Baton Rouge police seal off an area near Hammond Aire Shopping Center in Baton Rouge on Sunday after a man with an assault rifle opened fire, killing three officers.(AP)
Perhaps it will turn out that the latest assassination of police officers, this time in Baton Rouge, is unrelated to the hatred fomented by the Black Lives Matter movement. Perhaps the gunmen were members of militia groups aggrieved by federal overreach, say. But the overwhelming odds are that this most recent assault on law and order, taking the lives of three officers and wounding at least three more, is the direct outcome of the political and media frenzy that followed the police shootings of Alton Sterling in Baton Rouge and Philando Castile in Falcon Heights, Minnesota, less than two weeks ago. That frenzy further amplified the dangerously false narrative that racist police officers are the greatest threat facing young black men today.
President Barack Obama bears direct responsibility for the lethal spread of that narrative. In a speech from Poland just hours before five officers were assassinated in Dallas on July 7, Obama misled the nation about policing and race, charging officers nationwide with preying on blacks because of the color of their skin. Obama rolled out a litany of junk statistics to prove that the criminal justice system is racist. Blacks were arrested at twice the rate of whites, he complained, and get sentences almost 10 percent longer than whites for the same crime. Missing from Obama’s address was any mention of the massive racial differences in criminal offending and criminal records that fully account for arrest rates and sentence lengths. (Blacks, for example, commit homicide at eight times the rate of whites and Hispanics combined, and at about 11 to 12 times the rate of whites alone.) Instead, Obama chalked up the disparities to “biases, some conscious and unconscious that have to be rooted out . . . across our criminal justice system.”
Then five Dallas officers were gunned down out of race hatred and cop hatred. Did Obama shelve his incendiary rhetoric and express his unqualified support for law enforcement? No, he doubled down, insulting law enforcement yet again even as it was grieving for its fallen comrades. In a memorial service for the Dallas officers, Obama rebuked all of America for its “bigotry,” but paid special attention to alleged police bigotry:
When African-Americans from all walks of life, from different communities across the country, voice a growing despair over what they perceive to be unequal treatment, when study after study shows that whites and people of color experience the criminal justice system differently. So that if you’re black, you’re more likely to be pulled over or searched or arrested; more likely to get longer sentences; more likely to get the death penalty for the same crime. When mothers and fathers raised their kids right, and have the talk about how to respond if stopped by a police officer—yes, sir; no, sir—but still fear that something terrible may happen when their child walks out the door; still fear that kids being stupid and not quite doing things right might end in tragedy.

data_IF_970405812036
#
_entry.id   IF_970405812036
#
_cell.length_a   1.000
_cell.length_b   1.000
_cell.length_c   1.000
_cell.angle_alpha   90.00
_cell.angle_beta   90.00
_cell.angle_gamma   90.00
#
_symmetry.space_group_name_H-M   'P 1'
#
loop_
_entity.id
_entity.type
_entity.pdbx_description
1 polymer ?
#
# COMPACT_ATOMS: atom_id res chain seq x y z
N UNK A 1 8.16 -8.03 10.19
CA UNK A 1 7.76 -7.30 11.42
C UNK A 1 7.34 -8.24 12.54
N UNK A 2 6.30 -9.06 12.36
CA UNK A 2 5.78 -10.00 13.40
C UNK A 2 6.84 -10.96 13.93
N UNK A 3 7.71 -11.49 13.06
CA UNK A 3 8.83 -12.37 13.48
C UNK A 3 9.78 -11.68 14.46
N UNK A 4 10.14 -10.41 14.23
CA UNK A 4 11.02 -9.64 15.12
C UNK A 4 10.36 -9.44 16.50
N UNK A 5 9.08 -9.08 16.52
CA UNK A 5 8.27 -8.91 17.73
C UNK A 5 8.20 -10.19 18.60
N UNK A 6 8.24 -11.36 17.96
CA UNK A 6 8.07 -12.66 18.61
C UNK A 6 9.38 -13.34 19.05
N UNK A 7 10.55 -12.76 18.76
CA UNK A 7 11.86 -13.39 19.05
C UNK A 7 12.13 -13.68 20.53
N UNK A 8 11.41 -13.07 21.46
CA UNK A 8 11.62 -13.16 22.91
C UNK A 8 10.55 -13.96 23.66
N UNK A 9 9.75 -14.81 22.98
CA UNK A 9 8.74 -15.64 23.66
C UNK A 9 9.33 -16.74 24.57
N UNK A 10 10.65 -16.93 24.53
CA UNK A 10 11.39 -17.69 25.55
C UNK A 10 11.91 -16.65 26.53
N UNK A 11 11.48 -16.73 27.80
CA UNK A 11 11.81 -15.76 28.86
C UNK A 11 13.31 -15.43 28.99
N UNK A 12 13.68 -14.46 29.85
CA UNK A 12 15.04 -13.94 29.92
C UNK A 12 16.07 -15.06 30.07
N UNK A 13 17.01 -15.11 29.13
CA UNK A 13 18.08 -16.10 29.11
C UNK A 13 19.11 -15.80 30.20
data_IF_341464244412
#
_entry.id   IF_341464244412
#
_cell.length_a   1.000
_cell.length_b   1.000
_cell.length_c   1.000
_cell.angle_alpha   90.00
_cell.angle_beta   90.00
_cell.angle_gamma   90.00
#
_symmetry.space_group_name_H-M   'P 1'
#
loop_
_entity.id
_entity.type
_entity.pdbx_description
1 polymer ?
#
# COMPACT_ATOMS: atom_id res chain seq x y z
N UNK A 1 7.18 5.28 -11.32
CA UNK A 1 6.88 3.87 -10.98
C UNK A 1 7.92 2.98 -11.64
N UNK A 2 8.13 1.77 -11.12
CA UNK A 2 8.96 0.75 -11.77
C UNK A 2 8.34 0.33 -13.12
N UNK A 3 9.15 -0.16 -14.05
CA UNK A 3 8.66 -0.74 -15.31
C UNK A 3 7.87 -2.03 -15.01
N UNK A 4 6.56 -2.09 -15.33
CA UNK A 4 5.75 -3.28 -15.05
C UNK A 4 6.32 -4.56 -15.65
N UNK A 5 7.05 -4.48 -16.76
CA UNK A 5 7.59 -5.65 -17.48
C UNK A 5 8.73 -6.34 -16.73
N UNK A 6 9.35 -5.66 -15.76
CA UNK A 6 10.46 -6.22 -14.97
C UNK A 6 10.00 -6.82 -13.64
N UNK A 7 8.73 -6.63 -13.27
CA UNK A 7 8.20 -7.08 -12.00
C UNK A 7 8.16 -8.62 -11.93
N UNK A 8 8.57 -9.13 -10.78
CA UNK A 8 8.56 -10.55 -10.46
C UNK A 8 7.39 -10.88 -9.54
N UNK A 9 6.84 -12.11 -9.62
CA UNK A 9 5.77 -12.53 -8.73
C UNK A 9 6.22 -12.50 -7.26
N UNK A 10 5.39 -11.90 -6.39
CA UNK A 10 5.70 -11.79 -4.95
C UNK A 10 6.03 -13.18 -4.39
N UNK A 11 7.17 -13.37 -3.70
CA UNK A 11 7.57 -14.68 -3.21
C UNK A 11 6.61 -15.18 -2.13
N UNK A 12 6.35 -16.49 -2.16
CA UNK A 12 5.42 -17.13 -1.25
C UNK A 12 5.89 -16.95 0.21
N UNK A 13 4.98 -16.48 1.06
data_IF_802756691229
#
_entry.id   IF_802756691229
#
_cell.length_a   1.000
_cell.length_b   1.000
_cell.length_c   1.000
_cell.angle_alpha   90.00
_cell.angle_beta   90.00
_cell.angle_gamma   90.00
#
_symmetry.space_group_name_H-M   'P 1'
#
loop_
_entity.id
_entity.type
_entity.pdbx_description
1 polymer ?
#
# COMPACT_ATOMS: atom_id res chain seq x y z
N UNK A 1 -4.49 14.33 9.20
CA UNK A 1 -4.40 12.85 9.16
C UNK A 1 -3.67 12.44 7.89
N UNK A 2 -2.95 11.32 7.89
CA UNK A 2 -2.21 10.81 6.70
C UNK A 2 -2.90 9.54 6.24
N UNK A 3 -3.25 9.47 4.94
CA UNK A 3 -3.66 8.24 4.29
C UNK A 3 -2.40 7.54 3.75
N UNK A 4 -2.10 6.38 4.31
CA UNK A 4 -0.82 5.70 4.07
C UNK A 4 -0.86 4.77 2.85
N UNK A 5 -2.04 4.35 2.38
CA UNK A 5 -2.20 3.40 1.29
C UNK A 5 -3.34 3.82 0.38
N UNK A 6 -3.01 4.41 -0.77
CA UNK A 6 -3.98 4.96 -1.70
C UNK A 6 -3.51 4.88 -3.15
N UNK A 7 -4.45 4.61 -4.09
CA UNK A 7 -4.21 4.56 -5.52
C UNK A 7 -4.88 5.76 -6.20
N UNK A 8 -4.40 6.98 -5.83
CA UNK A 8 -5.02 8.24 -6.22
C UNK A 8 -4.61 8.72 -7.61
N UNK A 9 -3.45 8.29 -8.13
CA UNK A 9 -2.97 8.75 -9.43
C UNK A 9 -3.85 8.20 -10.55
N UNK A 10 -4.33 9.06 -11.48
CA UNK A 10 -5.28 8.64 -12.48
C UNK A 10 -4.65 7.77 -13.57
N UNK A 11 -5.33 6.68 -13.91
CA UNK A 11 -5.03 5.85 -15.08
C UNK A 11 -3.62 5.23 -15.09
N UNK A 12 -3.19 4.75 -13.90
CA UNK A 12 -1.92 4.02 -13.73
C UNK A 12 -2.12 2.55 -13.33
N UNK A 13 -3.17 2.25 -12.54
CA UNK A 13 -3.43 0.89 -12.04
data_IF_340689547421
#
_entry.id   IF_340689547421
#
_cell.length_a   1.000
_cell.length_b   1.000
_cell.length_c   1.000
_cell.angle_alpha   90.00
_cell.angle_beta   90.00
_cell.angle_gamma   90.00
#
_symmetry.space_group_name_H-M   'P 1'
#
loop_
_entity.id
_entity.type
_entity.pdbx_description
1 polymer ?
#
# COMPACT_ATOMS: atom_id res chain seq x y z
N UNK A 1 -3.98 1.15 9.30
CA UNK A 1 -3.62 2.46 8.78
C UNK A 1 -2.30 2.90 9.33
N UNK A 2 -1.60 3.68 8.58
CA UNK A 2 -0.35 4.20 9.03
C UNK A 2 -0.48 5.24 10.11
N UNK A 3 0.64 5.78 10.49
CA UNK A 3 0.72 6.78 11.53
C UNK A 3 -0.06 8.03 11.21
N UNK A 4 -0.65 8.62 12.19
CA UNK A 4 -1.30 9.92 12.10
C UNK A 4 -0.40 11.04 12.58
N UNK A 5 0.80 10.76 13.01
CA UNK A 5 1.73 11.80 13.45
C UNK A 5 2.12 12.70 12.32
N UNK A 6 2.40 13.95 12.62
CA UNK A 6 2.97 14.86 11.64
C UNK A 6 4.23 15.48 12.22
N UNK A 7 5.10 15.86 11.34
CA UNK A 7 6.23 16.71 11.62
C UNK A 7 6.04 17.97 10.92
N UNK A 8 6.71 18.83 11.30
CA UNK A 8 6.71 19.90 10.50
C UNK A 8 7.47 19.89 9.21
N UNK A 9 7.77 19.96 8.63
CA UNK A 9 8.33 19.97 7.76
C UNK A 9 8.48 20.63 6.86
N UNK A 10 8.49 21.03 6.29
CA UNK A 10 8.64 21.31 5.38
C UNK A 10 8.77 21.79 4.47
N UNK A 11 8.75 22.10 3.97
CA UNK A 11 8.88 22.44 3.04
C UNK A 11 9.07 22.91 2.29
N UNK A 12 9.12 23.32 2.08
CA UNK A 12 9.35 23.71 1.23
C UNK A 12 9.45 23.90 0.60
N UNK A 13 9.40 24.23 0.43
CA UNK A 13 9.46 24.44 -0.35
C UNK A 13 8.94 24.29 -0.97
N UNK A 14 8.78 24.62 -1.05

When all this takes place, more than 50 years after the passage of the Civil Rights Act, we cannot simply turn away and dismiss those in peaceful protest as troublemakers or paranoid.
The irresponsible zealotry of this rebuke was stunning. Obama was fully on notice that the hatred of cops was reaching homicidal levels. And yet his commitment to prosecuting his crusade against phantom police racism trumped considerations of prudence and safety, on the one hand, and decent respect for the fallen, on the other. Of course, Obama also uttered the mandatory praise for officers who “do an incredibly hard and dangerous job fairly and professionally,” and he warned against “paint[ing] all police as biased, or bigoted.” This was self-indulgent hypocrisy. A passing denunciation of stereotyping hardly compensates for the insane accusation that black parents rightly fear that any time “their child walks out the door,” that child could be killed by a cop.
It is possible that the Dallas killers and the Baton Rouge killers had not heard Obama’s most recent speeches on criminal-justice racism, or even the many that preceded them. But even if the cop murderers had not encountered Obama’s exact words, the influence of his rhetoric on the hatred in the streets is absolute. Obama’s imprimatur on the Black Lives Matter demagoguery gives it enormous additional thrust and legitimacy, echoing throughout public discourse into the most isolated corners of the inner city.